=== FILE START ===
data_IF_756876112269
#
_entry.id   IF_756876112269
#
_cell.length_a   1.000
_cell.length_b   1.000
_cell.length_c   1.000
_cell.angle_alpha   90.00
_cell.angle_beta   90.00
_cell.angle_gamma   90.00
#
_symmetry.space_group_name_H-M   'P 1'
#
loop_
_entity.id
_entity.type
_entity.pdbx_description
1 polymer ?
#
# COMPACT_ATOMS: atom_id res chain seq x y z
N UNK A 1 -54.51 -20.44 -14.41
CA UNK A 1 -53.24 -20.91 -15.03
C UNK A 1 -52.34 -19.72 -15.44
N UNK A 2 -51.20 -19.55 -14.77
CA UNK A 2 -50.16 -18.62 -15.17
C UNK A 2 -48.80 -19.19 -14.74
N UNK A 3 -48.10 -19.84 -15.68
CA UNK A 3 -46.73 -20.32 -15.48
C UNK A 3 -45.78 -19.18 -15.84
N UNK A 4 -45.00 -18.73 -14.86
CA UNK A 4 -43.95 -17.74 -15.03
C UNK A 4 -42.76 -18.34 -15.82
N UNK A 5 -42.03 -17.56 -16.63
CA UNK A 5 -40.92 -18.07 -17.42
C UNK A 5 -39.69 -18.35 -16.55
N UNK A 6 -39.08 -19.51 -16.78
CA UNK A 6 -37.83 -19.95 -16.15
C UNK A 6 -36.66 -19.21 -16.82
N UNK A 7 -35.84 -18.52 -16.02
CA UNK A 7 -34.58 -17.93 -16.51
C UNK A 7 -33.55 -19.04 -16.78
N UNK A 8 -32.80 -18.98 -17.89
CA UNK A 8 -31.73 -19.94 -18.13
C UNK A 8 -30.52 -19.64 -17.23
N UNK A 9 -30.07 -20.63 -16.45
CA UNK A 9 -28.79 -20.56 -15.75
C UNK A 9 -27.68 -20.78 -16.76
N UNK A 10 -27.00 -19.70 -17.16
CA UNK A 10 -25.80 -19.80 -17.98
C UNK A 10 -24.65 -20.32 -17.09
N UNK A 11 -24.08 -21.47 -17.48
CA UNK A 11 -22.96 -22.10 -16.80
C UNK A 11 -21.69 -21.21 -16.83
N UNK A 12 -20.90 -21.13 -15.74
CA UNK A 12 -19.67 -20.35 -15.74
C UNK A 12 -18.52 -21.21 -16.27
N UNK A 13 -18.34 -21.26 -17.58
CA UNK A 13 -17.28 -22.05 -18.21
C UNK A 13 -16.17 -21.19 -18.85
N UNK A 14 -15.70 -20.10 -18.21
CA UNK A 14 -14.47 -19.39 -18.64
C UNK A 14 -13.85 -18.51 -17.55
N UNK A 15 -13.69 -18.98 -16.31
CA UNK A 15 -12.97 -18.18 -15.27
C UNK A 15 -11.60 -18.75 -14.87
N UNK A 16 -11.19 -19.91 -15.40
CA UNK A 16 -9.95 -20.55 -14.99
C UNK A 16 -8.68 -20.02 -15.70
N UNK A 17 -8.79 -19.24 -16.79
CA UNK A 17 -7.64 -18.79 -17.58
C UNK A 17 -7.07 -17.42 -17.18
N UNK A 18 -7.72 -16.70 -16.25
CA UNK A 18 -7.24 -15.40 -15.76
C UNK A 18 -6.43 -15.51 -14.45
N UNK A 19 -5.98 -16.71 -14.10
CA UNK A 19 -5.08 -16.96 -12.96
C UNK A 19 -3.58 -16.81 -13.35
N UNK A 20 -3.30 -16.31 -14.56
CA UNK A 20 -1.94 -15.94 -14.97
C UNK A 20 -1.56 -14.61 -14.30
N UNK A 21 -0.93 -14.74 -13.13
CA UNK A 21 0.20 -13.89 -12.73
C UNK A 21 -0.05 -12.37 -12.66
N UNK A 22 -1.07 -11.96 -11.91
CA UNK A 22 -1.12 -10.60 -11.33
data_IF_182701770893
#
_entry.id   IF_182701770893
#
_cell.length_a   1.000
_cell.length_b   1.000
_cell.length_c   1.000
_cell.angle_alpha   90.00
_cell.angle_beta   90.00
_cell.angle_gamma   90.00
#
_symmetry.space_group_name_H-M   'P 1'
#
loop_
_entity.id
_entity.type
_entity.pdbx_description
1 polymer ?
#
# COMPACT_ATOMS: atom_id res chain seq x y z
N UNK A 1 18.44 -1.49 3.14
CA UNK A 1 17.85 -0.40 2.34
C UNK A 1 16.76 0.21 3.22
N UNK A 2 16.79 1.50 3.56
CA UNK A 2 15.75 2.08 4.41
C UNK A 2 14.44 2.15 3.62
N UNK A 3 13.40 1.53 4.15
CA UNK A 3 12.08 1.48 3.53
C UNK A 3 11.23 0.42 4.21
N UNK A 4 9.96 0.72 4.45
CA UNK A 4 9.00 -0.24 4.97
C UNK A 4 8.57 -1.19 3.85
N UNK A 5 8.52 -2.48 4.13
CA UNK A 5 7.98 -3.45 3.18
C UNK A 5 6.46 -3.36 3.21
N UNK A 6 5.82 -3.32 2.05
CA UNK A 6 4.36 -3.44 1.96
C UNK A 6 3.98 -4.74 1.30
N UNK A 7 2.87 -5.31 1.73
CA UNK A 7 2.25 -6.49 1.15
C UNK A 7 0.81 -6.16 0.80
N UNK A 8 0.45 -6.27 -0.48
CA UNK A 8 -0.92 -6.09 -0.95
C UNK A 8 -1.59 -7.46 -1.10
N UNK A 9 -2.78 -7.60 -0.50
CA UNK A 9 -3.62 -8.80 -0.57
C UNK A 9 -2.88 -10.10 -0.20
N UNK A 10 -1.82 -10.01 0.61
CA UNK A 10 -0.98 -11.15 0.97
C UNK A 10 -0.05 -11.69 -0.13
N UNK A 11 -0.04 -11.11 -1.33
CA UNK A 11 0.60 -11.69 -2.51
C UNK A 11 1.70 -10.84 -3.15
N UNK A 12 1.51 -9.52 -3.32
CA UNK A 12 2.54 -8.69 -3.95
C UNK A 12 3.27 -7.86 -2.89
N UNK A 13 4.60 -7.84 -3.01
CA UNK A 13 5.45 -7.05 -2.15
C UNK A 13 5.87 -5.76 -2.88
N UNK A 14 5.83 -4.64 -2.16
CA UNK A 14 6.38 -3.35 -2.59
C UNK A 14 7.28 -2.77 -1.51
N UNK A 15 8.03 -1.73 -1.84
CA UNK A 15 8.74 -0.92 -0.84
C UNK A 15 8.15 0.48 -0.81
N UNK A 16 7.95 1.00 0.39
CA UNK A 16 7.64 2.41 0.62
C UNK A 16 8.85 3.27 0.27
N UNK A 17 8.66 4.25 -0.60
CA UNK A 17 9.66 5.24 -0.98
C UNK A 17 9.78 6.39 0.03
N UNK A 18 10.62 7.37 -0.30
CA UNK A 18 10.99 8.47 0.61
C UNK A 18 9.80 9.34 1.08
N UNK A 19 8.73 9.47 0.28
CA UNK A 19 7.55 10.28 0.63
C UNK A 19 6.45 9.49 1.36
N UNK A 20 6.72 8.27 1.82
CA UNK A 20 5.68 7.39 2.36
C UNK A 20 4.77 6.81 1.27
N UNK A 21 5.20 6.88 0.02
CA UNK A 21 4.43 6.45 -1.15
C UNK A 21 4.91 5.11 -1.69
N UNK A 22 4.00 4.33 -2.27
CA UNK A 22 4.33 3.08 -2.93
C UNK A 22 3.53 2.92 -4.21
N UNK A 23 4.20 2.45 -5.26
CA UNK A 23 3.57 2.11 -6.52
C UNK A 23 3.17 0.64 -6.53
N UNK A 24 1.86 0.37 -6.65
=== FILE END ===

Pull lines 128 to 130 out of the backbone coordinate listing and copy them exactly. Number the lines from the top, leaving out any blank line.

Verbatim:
CA UNK A 8 -0.92 -6.09 -0.95
C UNK A 8 -1.59 -7.46 -1.10
N UNK A 9 -2.78 -7.60 -0.50